Friday Album Reviews | Nine New Albums You Need To Know

The War On Drugs – A Deeper Understanding

The newest record from psych-rock staples The War On Drugs is the most fully realized product from the band yet. Every song has a density, layers stacking endlessly to create a spacey whole. Timeless songwriting and impeccable production combine to make this a mesmerizing listen from beginning to end. It’s nearly impossible not to get lost in this album, its intensity building and releasing throughout. Like a blueprint for modern psychedelic music, A Deeper Understanding is an incredible work of art.

Queens Of The Stone Age – Villains

Alternative rock masterminds Queens Of The Stone Age return with a much-anticipated follow-up to 2013’s Like Clockwork. Full of hard-hitting guitar-riffs and never lacking in energy, the album has a classic-rock feel with a modern twist, with Mark Ronson adding a slick production value that makes this a truly new venture for the band. An incredible record for rock fans of all sorts, Villains just might end up being one of the best albums of 2017.

Oh Sees – Orc

Prolific California psychedelic rockers Thee Oh Sees may have dropped the “Thee” from their name, but their musical style hasn’t changed a bit. Orc is yet another album of bombastic, guitar-driven psychedelic songs with relentless rock ‘n roll energy. Though the band continues sneaking synthesizers into their instrumentals, there’s an underlying heaviness that truly makes this album shine, a sense of urgency coming through in every track. It’s classic (Thee) Oh Sees, and fans should have absolutely no reason to complain.

Iron & Wine – Beast Epic

Though often pinned as a downbeat, indie-folk outfit, Iron & Wine has seen constant sonic transformations throughout songwriter Sam Beam’s career. The result from free experimentation, it seems, is Beast Epic, an album that returns to his folk roots while incorporating the vast instrumentation and dense production of the band at their most extreme. Beast Epic is a beautiful album, with warm acoustic guitars and Beam’s whispered vocals remaining the base as other layers come and go. The simplicity of Iron & Wine’s earliest records is gone, but the stellar songwriting and welcoming tone remains the same.

Filthy Friends – Invitation

Filthy Friends consists of Sleater-Kinney’s Corin Tucker, R.E.M.’s Peter Buck, King Crimson’s Bill Rieflin and two members of the Minus 5, possibly making them one of the most unexpected supergroups of all time. Originally formed to simply cover David Bowie songs, the group released their debut album today, Invitation, which is a straightforward blast of alternative rock. Tucker’s vocals are matched by Buck’s equally recognizable guitar licks while the percussion section creates an endless, driving momentum, making this more than a brief creative break for the eclectic members, but an incredible band in its own right.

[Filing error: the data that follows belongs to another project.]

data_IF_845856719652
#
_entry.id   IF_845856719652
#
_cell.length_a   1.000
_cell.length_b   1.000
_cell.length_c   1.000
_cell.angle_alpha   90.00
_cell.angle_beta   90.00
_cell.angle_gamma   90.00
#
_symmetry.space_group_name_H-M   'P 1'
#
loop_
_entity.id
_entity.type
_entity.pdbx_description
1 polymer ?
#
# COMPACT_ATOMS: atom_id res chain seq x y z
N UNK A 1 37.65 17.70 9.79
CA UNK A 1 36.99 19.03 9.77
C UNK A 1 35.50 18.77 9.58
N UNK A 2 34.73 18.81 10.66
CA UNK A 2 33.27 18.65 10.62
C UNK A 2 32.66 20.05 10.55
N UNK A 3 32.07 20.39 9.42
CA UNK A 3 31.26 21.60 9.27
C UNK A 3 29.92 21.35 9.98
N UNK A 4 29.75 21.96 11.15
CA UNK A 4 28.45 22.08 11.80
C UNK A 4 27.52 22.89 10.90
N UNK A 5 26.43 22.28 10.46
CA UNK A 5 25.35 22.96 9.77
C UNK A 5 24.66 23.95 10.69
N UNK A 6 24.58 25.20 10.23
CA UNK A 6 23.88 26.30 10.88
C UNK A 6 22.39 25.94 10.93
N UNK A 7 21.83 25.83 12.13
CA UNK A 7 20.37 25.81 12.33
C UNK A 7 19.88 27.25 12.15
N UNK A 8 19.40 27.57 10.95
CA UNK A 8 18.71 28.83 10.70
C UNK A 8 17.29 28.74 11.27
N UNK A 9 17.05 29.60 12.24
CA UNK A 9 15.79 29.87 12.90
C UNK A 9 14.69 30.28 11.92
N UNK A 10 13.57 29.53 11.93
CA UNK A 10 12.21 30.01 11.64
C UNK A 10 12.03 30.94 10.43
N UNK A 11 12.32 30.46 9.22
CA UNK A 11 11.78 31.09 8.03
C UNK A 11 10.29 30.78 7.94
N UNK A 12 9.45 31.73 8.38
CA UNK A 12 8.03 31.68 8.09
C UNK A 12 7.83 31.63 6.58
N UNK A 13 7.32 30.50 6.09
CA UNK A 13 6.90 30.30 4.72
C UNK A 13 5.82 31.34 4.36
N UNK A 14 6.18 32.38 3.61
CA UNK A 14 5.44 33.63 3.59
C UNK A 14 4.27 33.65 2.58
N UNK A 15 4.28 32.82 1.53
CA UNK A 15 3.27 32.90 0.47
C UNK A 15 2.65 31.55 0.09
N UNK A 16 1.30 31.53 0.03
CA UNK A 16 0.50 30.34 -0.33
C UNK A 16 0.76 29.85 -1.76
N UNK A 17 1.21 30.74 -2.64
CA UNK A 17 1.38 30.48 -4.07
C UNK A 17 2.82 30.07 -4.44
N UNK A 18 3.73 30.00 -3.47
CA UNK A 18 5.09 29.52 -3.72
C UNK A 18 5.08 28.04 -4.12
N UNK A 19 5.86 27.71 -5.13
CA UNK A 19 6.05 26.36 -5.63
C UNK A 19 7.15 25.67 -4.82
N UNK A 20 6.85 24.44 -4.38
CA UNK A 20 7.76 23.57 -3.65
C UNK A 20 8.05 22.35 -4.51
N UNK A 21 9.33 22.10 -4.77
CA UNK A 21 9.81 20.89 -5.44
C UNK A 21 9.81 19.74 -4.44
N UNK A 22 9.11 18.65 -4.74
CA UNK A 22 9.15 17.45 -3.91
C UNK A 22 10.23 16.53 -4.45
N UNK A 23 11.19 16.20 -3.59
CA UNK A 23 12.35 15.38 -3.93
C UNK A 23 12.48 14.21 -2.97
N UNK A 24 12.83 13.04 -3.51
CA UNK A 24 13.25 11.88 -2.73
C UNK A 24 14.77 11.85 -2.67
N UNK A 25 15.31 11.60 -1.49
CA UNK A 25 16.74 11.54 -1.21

Lukas Nelson & Promise Of The Real – Lukas Nelson & Promise Of The Real

Willie Nelson’s son Lukas Nelson has temporarily graduated from backing Neil Young, releasing an album of 12 original songs that stick to a simple folk-rock style that the artist does best. Joined by Lucius, Lady Gaga and Willie himself, the record’s collaborators tend to make the songs, though pleasant in their own right.

Chris Forsyth & The Solar Motel Band – Dreaming In The Non-Dream

Fans of long psychedelic jams would be wise to tune in to Chris Forsyth’s sonic explorations. Their newest album, though only four songs long, covers a whole lot of territory, the lengthy instrumentals moving endlessly onward, exploring new directions with every passing minute. It’s a very conscious sound, bordering the jam-band scene, progressive rock, classic psychedelic sounds and a splash of garage-rock energy, making it an enticing listen as a whole.

EMA – Exile In The Outer Ring

South Dakota songwriter EMA has a knack for creating incredible, otherworldly textures in her music, and her newest is no exception. There’s a beautiful sadness to her songs, brought home by minimalist tendencies where a little goes a long way. Synthesizers and drum machines are matched by reverbed guitars and layered vocals, songs moving at a snail’s pace but extremely compelling. Exile In The Outer Ring doesn’t feel like it’s from any specific era, drawing attention to just how unique EMA truly is.

together PANGEA – Bulls And Roosters

Garage and punk band together PANGEA continues doing what they do best with Bulls And Roosters. The grungy, energetic songs led by sloppy electric guitars and melodic vocals are impossibly catchy, capturing an authentic, youthful vigor that is hard to master. An album that is clearly meant to be played at full volume, Bulls And Roosters is organic garage-rock that solidifies the band’s vital role in today’s scene.

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